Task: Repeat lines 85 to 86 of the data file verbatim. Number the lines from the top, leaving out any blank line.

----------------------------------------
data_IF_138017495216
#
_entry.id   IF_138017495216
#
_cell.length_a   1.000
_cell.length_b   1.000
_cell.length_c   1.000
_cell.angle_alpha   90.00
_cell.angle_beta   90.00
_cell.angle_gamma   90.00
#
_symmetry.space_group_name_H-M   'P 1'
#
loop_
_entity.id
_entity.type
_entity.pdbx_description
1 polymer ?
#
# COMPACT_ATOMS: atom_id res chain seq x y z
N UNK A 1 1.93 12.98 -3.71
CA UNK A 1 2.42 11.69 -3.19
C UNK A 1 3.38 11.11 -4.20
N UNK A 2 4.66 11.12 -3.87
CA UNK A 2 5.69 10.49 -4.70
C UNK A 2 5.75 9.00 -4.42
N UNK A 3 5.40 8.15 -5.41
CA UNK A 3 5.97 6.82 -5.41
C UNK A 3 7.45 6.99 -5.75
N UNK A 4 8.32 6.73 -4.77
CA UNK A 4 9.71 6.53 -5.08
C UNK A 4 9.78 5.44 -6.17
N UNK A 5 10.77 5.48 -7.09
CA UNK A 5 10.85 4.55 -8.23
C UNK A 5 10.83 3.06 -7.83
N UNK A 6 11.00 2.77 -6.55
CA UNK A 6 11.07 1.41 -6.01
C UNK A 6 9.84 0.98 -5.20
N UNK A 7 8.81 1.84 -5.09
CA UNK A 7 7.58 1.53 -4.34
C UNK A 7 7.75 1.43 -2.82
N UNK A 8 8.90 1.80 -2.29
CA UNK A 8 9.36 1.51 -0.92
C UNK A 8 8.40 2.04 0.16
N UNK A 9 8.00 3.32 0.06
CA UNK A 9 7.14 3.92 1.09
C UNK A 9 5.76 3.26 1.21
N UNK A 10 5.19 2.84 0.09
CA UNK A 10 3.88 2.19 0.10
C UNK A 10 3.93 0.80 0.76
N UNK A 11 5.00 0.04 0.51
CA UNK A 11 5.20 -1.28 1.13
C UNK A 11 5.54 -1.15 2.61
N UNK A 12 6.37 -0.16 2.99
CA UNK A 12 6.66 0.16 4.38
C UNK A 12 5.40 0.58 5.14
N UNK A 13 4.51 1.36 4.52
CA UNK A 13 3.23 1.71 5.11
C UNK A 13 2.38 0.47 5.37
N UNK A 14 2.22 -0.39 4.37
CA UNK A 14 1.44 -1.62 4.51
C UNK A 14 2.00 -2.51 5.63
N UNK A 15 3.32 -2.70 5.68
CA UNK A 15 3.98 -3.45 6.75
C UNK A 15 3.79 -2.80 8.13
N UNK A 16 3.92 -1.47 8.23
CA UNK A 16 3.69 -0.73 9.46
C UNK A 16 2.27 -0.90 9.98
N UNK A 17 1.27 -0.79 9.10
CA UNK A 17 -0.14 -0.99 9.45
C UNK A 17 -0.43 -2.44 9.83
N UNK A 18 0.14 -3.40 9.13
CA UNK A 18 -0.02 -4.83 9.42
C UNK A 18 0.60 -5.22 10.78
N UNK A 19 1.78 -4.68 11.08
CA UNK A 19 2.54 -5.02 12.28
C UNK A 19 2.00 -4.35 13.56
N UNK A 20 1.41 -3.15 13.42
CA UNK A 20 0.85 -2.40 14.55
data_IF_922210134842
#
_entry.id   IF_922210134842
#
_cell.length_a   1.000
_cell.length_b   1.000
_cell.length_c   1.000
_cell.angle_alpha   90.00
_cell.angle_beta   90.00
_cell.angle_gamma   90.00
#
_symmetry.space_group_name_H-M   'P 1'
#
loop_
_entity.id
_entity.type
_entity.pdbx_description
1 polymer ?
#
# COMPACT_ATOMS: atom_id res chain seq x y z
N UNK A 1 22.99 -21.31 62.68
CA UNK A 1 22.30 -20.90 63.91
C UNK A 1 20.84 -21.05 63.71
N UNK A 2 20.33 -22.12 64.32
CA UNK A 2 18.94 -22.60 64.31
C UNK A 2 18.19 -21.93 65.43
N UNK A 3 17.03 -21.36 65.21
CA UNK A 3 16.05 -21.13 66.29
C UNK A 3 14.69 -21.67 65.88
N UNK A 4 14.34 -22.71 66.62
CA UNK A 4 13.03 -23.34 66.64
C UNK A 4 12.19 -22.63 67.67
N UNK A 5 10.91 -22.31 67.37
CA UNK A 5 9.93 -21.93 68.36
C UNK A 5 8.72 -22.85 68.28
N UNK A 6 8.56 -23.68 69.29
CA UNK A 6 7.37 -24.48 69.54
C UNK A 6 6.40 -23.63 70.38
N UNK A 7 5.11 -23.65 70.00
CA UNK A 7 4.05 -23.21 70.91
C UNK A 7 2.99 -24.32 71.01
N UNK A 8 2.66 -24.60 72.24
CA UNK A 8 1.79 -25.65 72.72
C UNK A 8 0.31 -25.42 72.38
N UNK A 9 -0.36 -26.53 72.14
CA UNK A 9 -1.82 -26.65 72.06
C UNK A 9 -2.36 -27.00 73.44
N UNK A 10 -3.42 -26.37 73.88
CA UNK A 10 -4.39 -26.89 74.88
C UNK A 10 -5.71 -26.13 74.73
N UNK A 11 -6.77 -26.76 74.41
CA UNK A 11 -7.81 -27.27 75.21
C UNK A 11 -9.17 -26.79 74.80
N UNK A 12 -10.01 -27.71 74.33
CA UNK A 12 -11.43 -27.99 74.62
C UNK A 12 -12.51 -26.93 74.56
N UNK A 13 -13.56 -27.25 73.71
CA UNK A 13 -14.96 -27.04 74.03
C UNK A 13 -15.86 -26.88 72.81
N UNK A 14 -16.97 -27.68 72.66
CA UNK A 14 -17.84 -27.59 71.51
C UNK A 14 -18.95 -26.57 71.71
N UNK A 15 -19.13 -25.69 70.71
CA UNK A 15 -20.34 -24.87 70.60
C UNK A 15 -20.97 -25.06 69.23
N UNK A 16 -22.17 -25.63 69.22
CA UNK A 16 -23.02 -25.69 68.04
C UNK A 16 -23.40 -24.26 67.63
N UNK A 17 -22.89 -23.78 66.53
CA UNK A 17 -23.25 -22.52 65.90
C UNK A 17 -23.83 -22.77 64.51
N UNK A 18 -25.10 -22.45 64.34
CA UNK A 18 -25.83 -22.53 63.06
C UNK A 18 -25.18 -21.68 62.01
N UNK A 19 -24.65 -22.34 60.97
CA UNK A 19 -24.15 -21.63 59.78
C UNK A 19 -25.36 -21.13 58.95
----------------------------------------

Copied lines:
_cell.length_b   1.000
_cell.length_c   1.000